I hope by now it is clear why we need to discuss this. So here are some of the reasons why organizations love to have writers in residence, and why they think it is worth paying someone to focus on their work for a few weeks:

  • Direct engagement with the public. When a writer in residence delivers workshops and talks, it helps develop new skills, interests, and connections within the local community. It also supports a more inclusive environment, so organizations can show that their work benefits everyone, not just for a few lucky people. Usually, the events you run while you are a resident are free of charge, whereas a non-resident writer must charge to deliver them. It is therefore a unique opportunity to bring someone to a specific area and benefit from their experience and expertise.
  • Encourage writing and literature to be seen as a living thing. Organizations recognize the need for authors to be given the time, space, and capacity to develop their work. For a very simple reason: if they can’t create, what will tomorrow’s literature be? To host a writer in residence is to invest (and believe) in tomorrow’s writing. It is to actively demonstrate your engagement with arts in the making.
  • Create new connections locally and further afield, so that organizations can penetrate deeper into their local communities. Every writer is going to work with different people depending on their interests and expertise, and this helps broaden the organizations’ networks.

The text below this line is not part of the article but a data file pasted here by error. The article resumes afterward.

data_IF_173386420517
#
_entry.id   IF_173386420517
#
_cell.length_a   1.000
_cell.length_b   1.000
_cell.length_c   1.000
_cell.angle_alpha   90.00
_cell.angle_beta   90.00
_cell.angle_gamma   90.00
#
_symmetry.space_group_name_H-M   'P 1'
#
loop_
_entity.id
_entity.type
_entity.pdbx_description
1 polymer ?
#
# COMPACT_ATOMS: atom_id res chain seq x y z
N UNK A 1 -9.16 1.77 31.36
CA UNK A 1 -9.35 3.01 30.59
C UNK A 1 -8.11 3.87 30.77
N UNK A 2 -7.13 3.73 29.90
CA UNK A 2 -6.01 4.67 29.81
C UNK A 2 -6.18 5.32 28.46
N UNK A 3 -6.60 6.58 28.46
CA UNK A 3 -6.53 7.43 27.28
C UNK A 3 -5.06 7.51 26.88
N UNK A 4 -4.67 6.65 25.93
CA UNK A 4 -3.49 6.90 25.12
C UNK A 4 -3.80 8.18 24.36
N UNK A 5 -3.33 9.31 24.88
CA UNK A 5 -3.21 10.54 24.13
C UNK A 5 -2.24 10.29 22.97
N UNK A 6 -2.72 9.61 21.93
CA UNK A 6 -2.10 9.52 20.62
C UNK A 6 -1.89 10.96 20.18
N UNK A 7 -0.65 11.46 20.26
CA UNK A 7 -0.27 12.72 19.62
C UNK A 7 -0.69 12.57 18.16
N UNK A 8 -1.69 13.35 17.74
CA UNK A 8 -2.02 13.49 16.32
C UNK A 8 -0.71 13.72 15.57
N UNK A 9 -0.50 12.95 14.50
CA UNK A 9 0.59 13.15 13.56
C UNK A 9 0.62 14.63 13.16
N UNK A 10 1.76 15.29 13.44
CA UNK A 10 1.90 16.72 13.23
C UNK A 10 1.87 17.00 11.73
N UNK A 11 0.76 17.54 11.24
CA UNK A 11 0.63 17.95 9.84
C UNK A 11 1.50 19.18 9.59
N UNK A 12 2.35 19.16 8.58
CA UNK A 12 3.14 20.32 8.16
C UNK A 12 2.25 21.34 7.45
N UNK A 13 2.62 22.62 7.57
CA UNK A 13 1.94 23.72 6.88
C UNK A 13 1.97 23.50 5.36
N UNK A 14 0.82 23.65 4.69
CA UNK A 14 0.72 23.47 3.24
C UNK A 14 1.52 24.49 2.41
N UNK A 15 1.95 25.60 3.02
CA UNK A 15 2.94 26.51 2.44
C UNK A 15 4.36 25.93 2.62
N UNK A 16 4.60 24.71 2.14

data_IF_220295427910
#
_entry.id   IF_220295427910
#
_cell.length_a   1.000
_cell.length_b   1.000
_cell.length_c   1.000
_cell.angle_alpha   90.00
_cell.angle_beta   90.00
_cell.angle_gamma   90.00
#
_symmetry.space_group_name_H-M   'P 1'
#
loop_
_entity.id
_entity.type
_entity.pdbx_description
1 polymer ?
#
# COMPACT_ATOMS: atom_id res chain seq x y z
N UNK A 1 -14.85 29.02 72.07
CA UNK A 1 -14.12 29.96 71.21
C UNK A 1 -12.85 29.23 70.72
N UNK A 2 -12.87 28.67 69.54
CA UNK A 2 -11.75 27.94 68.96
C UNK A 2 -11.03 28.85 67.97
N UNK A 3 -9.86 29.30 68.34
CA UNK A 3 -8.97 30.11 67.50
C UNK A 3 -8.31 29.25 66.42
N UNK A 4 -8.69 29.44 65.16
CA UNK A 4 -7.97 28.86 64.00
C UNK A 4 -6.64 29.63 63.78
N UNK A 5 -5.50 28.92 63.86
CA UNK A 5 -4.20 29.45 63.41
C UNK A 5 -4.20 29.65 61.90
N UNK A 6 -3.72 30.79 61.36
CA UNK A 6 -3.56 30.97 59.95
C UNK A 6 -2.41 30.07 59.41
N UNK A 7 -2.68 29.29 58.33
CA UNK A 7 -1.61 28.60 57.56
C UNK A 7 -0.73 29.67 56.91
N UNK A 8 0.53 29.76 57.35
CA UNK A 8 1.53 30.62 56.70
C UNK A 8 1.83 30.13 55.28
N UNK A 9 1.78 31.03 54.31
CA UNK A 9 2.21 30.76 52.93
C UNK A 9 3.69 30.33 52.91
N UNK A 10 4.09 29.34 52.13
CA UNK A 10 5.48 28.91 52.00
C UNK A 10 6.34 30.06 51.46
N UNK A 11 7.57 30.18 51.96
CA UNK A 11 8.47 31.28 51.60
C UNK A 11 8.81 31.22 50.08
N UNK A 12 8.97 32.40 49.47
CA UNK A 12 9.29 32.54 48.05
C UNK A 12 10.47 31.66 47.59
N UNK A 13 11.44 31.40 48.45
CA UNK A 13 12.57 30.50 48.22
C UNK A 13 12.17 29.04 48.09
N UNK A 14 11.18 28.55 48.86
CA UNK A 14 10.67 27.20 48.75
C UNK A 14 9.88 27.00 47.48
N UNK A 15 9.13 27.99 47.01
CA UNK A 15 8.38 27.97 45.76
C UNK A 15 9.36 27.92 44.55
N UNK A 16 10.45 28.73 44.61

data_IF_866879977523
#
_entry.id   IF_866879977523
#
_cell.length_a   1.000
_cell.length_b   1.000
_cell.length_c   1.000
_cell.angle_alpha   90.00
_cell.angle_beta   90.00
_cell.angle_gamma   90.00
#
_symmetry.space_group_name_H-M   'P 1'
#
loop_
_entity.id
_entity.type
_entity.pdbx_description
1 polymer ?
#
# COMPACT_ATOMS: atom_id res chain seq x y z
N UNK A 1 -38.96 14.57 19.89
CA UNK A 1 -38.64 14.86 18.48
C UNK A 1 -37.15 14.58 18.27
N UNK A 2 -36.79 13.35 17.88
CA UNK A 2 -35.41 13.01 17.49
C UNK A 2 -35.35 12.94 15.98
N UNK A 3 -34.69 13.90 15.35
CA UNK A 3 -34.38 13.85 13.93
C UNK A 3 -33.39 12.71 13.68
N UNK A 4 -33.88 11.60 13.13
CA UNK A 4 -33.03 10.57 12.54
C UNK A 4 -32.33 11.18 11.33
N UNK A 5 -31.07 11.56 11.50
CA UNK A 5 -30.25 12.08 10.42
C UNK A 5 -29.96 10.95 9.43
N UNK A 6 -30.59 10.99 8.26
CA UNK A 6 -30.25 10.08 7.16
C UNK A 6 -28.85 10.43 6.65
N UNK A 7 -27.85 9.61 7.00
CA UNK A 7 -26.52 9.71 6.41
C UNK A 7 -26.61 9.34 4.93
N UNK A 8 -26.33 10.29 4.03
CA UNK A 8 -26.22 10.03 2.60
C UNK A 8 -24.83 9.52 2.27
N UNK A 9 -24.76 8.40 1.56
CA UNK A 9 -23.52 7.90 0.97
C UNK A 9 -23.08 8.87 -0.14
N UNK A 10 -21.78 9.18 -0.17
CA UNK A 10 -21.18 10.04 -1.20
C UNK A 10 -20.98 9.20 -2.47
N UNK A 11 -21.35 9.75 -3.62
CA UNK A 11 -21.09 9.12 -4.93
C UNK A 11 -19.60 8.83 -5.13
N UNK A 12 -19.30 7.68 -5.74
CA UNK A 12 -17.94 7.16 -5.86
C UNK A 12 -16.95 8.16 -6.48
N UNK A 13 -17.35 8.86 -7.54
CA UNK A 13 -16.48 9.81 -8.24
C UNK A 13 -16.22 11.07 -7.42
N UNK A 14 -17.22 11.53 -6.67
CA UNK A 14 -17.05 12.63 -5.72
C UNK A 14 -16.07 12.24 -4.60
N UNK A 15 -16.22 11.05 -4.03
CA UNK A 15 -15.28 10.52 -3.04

• Raise the public’s awareness of the organizations’ goals and achievements. Writers in residence are often asked to deliver public talks, and each one of them is an opportunity to remind the public of the work undertaken by the organization, therefore attracting more public interest, and, as a result, more interest from funding bodies.

Writers may be creative, they are also highly pragmatic, particularly when they are in residence, because they do need to live up to expectations. These expectations are often quantified: the contract you sign before a residency will usually tell you what these are, whether they are expressed in time, percentages, or actual number of inputs. The Causley Trust is very transparent about this. While in residence, you must for instance deliver a minimum of eight workshops during your three-month as a resident. There is flexibility, you can choose who your partners will be (cultural centers, schools, local groups…) but you will need to engage with the public one way or another. It seems to me like a fair deal! But like any other job, as you can see, there is a contract. There are expectations. There is preparation work, the actual event itself, the admin involved…

Being a full-time writer is the best job I could hope for, there is absolutely no doubt about it. I love it, and hope I can do it for as long as possible. But I also think it is important for it not to be considered a holiday… Not only because this can seriously impact writers’ sense of self-worth (when you are constantly being questioned about what it is you really do), but because it is important that we understand how the literature world works if we are to protect it. At a time when the arts sector knows many cuts, it is vital that the public understands what is at stake whenever an artist is called to their area.

/ Writer in Residence